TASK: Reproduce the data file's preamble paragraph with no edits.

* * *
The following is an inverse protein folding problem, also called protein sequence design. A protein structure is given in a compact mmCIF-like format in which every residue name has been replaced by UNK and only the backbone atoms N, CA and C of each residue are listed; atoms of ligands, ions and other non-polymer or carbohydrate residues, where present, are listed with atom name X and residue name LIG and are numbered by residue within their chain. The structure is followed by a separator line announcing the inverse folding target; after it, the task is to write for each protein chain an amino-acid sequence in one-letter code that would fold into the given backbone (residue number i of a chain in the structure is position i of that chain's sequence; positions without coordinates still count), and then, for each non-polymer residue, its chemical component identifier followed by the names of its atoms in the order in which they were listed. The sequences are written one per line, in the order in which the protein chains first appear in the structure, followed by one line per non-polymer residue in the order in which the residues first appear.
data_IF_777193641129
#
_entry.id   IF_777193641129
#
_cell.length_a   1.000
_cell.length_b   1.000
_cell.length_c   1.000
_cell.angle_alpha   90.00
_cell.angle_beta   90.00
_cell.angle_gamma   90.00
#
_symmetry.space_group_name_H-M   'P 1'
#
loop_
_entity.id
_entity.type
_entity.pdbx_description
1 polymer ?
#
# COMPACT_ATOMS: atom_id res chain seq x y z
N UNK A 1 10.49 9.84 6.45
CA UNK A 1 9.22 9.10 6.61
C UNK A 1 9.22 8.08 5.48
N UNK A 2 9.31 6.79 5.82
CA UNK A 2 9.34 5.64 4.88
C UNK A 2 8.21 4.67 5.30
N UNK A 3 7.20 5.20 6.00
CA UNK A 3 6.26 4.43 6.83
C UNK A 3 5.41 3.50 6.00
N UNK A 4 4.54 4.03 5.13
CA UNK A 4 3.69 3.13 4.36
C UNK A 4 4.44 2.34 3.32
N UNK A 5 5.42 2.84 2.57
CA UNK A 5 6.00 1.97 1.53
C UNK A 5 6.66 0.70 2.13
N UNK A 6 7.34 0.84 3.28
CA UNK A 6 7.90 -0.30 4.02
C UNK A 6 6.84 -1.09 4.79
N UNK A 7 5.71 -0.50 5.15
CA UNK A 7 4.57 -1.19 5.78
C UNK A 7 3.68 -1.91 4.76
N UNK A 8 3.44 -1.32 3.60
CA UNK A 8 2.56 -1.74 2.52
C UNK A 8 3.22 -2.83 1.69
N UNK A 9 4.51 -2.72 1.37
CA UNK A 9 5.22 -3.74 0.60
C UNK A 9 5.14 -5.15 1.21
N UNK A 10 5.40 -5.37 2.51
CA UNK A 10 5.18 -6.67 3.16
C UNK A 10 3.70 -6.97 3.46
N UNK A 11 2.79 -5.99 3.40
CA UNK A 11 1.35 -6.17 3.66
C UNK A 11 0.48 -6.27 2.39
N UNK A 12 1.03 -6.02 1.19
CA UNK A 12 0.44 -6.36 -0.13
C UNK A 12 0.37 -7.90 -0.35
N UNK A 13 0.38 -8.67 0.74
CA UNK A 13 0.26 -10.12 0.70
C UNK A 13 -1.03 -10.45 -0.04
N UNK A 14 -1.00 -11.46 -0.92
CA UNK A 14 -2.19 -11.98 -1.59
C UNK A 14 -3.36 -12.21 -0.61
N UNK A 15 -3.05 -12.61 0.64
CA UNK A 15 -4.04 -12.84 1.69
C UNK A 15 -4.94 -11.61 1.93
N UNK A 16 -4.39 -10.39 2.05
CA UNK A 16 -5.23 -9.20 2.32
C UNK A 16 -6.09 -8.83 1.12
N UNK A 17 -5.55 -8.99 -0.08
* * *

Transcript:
The following is an inverse protein folding problem, also called protein sequence design. A protein structure is given in a compact mmCIF-like format in which every residue name has been replaced by UNK and only the backbone atoms N, CA and C of each residue are listed; atoms of ligands, ions and other non-polymer or carbohydrate residues, where present, are listed with atom name X and residue name LIG and are numbered by residue within their chain. The structure is followed by a separator line announcing the inverse folding target; after it, the task is to write for each protein chain an amino-acid sequence in one-letter code that would fold into the given backbone (residue number i of a chain in the structure is position i of that chain's sequence; positions without coordinates still count), and then, for each non-polymer residue, its chemical component identifier followed by the names of its atoms in the order in which they were listed. The sequences are written one per line, in the order in which the protein chains first appear in the structure, followed by one line per non-polymer residue in the order in which the residues first appear.